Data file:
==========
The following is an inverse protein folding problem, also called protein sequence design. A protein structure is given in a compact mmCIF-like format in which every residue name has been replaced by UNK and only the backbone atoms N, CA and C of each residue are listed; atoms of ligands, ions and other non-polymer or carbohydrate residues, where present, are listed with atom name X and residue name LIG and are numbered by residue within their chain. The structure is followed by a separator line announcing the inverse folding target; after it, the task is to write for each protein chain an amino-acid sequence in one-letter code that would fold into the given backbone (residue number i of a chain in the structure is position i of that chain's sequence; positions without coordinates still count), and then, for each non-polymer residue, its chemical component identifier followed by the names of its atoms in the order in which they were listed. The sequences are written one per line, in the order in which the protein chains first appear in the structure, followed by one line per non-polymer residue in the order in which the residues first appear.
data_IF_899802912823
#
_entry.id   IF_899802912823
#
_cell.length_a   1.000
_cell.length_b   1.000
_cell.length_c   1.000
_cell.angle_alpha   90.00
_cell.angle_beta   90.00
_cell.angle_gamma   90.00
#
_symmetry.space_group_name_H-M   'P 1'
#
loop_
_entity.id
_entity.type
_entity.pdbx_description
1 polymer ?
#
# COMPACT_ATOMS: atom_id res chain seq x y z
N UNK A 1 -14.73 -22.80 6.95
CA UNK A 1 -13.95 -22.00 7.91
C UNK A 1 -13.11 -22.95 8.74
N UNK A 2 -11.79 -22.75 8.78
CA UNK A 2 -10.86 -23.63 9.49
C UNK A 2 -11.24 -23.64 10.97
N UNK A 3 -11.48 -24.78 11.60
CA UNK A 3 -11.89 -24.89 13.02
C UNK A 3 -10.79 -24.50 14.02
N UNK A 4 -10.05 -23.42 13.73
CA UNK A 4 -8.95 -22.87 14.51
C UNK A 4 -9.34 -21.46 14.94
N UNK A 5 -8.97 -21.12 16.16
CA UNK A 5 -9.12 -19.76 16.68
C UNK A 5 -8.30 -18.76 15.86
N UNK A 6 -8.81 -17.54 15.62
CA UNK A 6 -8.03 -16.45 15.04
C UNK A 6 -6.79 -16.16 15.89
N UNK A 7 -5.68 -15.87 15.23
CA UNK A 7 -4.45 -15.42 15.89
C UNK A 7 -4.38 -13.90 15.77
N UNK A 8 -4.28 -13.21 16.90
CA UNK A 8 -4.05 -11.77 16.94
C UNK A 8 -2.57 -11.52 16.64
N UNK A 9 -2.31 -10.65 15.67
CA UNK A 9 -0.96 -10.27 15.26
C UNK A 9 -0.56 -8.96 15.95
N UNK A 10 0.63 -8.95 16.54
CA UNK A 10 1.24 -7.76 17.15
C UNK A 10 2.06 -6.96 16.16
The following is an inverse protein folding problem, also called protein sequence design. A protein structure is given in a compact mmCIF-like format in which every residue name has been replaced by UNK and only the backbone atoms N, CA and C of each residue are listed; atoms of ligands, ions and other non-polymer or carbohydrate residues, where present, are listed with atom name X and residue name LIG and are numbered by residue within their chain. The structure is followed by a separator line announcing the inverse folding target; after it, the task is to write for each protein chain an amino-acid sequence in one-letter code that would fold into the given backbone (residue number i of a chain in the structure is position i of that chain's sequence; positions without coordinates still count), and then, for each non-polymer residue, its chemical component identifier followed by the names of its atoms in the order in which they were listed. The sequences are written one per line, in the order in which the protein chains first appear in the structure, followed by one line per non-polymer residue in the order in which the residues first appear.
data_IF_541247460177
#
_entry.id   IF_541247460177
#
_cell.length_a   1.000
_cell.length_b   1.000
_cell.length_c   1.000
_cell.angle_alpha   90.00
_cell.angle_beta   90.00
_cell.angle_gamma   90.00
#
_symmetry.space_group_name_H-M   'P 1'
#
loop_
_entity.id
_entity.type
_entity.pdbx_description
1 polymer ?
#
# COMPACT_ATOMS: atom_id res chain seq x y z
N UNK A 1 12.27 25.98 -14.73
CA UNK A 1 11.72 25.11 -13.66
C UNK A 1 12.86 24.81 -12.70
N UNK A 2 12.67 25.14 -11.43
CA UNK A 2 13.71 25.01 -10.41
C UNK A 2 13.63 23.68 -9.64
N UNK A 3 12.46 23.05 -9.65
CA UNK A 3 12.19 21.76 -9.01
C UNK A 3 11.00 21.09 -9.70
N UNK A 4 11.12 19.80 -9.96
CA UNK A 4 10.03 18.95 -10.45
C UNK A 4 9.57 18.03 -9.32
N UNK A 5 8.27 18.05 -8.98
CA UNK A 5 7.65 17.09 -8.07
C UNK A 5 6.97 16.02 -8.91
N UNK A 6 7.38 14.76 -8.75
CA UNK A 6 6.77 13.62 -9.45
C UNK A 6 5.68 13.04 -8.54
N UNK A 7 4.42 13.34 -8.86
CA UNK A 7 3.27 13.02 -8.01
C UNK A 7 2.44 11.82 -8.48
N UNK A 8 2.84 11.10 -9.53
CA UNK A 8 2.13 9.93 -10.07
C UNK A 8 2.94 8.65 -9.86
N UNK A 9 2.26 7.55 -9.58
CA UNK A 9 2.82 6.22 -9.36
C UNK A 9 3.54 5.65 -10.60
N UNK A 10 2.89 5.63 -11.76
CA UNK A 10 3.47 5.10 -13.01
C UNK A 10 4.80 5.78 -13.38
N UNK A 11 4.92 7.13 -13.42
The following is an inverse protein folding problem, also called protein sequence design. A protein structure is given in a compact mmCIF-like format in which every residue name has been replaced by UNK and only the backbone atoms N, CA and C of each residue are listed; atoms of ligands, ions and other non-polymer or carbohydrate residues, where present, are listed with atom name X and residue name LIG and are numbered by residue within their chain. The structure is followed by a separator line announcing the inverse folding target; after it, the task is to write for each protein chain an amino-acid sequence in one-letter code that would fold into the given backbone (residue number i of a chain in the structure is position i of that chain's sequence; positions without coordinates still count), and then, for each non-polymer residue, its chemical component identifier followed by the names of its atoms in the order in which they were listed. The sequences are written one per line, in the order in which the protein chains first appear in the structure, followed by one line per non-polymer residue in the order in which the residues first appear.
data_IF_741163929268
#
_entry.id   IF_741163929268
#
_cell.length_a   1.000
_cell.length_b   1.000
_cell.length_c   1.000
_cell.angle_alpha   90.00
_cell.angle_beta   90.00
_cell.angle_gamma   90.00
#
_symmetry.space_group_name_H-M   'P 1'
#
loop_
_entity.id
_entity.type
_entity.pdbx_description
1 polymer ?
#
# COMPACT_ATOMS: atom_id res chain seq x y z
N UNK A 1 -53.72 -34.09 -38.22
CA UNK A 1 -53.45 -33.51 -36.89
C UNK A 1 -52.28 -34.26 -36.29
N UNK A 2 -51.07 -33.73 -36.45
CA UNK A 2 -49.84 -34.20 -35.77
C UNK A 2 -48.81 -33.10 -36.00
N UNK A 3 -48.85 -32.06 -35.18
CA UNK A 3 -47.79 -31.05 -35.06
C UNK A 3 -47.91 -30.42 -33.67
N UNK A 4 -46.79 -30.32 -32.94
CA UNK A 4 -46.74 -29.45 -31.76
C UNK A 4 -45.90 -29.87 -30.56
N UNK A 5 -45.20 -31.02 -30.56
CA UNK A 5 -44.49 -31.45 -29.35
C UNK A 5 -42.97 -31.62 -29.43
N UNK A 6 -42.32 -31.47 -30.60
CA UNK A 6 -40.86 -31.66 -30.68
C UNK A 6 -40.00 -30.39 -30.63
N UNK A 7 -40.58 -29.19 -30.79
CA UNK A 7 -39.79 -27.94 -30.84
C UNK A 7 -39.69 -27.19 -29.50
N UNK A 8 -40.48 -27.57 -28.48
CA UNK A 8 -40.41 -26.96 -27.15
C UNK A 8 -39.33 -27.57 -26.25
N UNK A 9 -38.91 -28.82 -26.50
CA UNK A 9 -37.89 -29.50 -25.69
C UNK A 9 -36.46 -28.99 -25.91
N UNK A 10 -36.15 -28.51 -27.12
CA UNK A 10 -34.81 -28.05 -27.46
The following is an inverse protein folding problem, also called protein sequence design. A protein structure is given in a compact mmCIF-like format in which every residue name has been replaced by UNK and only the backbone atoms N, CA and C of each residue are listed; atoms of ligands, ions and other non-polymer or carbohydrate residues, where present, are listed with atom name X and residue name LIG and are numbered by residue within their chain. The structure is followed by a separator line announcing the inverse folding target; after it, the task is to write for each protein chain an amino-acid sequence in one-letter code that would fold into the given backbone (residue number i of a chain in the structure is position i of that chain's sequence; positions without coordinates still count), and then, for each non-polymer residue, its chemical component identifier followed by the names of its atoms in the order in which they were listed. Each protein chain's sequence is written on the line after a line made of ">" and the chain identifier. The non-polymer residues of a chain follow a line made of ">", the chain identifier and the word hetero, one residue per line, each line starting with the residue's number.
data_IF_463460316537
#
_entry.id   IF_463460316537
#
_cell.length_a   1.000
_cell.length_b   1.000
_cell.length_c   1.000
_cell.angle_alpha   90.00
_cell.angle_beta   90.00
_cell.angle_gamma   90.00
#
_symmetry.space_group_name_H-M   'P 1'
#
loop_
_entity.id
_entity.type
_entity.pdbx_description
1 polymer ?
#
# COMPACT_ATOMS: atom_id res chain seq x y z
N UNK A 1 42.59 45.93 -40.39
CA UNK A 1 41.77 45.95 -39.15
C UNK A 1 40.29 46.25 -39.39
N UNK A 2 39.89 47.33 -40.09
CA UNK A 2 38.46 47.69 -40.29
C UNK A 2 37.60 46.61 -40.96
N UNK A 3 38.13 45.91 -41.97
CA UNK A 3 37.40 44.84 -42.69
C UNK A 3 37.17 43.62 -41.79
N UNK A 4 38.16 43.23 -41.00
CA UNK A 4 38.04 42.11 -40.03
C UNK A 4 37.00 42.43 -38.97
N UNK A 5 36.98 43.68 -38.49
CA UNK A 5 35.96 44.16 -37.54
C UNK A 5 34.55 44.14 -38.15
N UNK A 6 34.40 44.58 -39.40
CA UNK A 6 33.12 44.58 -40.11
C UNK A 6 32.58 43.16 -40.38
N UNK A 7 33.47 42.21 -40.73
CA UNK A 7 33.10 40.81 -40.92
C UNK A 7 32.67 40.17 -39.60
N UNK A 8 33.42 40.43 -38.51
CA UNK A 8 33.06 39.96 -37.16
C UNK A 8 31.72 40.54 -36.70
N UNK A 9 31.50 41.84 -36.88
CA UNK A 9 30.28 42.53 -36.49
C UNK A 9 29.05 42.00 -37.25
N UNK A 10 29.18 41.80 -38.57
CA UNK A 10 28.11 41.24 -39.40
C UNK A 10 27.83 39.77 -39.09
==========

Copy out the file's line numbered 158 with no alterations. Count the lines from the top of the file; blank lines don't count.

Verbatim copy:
#